our website http://regional.ucsd.edu. When billing for nerve block procedures performed for postoperative pain management, we also include the modifier -59 to distinguish the block from the intraoperative anesthetic technique.6 This is especially important when the same provider performs the nerve block and the intraoperative anesthesia. Bill for Acute Pain Management and Ultrasound Guidance Prior to January 2009, the CPT code for continuous nerve blocks included the period of follow-up (10 days). Since the beginning of the year, the Medicare fee schedule has unbundled the follow-up for continuous nerve block catheters, and now we may be able to start claiming daily evaluation and management (E&M) using 99231-99233 for established in-hospital consults. We currently do not know if other insurance carriers will reimburse for E&M or how this change will affect payments for the procedures themselves. When utilizing real-time ultrasound guidance for nerve block procedures, we employ the CPT code 76942. This code for ultrasound-guided needle placement comes from the radiology section of the CPT book. In order to charge appropriately for the use of ultrasound, your documentation must include an image taken during the procedure and interpretation of findings (limited since this is not a diagnostic code). In our practice, we prefer to print an image and attach it to our procedure note with a text annotation identifying relative anatomy, needle placement, injection of local anesthetic solution, and avoidance of complications. The modifier -26 limits the ultrasound charge to professional fee only. Without the professional fee modifier, 76942 includes a technical component charge for equipment storage and maintenance. While we choose to include the -26 modifier when we bill for ultrasound-guided nerve blocks, this decision is practice-specific and should be determined by the providers and managers involved depends on the model of practice. In summary, an effective billing strategy for regional anesthesia services takes a hands-on approach. Meet with your practice manager and billing service early to open lines of communication. Assess your resources and invest at least as much time in designing your regional anesthesia practice model as you will in developing your technical expertise. Although actual payments will vary between institutions and geographic locations, incorporating regional anesthesia techniques in your practice will lead to revenue generation in addition to cost containment for the hospital and higher quality recovery for patients. References 1. Richman JM, Liu SS, Courpas G, Wong R, Rowlingson AJ, McGready J, Cohen SR, Wu CL: Does continuous peripheral nerve block provide superior pain control to opioids? A meta-analysis. Anesth Analg 2006; 102: 248-57 2. Hadzic A, Williams BA, Karaca PE, Hobeika P, Unis G, Dermksian J, Yufa M, Thys DM, Santos AC: For outpatient rotator cuff surgery, nerve block anesthesia provides superior same-day recovery over general anesthesia. Anesthesiology 2005; 102: 1001-7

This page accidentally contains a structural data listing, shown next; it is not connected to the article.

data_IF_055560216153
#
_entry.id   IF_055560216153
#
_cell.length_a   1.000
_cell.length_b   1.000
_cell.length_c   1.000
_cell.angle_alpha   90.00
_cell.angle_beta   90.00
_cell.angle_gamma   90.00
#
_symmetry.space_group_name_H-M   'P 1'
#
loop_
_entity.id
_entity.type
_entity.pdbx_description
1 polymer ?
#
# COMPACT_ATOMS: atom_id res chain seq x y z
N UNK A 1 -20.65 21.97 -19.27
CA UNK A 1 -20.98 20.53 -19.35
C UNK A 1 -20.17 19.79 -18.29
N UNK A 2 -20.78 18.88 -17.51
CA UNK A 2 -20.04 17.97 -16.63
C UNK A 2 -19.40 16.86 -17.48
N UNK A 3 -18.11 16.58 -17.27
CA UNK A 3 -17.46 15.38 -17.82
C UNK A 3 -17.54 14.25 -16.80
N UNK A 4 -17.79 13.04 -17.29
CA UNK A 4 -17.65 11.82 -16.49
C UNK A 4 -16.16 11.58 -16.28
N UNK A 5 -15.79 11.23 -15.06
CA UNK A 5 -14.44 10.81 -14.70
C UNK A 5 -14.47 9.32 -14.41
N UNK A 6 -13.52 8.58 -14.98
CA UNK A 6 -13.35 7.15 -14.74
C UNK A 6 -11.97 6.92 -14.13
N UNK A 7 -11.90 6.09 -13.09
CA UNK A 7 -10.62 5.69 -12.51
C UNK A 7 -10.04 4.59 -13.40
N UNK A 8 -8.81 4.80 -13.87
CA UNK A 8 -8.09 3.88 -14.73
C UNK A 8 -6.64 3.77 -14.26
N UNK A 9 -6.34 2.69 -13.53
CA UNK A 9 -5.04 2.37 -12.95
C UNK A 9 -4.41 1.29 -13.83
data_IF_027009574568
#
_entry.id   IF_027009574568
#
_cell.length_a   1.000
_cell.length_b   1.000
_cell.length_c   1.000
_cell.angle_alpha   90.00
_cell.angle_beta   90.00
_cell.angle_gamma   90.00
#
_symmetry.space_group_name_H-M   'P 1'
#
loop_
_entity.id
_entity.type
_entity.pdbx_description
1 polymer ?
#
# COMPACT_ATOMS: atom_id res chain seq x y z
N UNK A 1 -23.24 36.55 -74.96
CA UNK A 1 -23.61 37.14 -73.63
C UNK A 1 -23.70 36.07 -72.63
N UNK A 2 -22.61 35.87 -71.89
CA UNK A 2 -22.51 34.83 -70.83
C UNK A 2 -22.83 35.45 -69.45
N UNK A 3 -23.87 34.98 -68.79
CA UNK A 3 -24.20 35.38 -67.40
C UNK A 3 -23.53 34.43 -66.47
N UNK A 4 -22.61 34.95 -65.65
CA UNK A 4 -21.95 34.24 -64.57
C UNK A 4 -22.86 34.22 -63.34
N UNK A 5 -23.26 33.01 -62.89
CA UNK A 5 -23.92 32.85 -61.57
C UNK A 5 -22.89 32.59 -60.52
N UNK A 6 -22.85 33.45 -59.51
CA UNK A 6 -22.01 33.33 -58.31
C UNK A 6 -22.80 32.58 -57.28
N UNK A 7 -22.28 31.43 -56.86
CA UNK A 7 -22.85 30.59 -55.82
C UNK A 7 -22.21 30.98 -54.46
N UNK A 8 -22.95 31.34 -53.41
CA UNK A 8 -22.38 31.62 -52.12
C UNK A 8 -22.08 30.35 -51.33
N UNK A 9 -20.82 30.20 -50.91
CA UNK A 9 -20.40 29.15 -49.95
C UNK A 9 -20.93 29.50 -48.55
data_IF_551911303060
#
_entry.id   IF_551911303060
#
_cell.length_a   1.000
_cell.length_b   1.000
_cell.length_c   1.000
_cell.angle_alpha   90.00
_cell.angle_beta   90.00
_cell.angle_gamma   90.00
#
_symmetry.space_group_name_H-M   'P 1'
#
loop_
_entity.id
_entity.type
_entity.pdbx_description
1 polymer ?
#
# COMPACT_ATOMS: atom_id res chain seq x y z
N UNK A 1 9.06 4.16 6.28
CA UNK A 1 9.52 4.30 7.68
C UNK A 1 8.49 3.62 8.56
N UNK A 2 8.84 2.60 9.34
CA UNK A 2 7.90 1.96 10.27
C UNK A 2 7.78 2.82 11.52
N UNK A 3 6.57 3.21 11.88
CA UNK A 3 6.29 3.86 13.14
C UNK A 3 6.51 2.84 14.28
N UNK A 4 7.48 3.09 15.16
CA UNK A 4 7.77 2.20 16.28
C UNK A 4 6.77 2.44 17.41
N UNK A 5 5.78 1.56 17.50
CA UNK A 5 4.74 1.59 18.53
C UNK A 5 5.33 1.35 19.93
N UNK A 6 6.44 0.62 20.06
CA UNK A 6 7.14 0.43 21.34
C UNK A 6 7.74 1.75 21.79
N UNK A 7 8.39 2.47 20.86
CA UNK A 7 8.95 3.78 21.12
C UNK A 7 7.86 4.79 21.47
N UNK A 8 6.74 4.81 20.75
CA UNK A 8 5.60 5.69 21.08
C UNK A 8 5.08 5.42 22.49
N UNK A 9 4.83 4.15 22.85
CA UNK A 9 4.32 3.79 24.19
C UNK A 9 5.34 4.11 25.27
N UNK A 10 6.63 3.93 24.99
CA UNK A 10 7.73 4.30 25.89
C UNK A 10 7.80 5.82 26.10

3. Hadzic A, Arliss J, Kerimoglu B, Karaca PE, Yufa M, Claudio RE, Vloka JD, Rosenquist R, Santos AC, Thys DM: A comparison of infraclavicular nerve block versus general anesthesia for hand and wrist day-case surgeries. Anesthesiology 2004; 101: 127-32 4. Hadzic A, Karaca PE, Hobeika P, Unis G, Dermksian J, Yufa M, Claudio R, Vloka JD, Santos AC, Thys DM: Peripheral nerve blocks result in superior recovery profile compared with general anesthesia in outpatient knee arthroscopy. Anesth Analg 2005; 100: 976-81 5. Gerancher JC, Viscusi ER, Liguori GA, McCartney CJ, Williams BA, Ilfeld BM, Grant SA, Hebl JR, Hadzic A: Development of a standardized peripheral nerve block procedure note form. Reg Anesth Pain Med 2005; 30: 67-71 6. Greger J, Williams BA: Billing for outpatient regional anesthesia services in the United States. Int Anesthesiol Clin 2005; 43: 33-41

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Billing for Regional Anesthesia Services

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Billing for Regional Anesthesia Services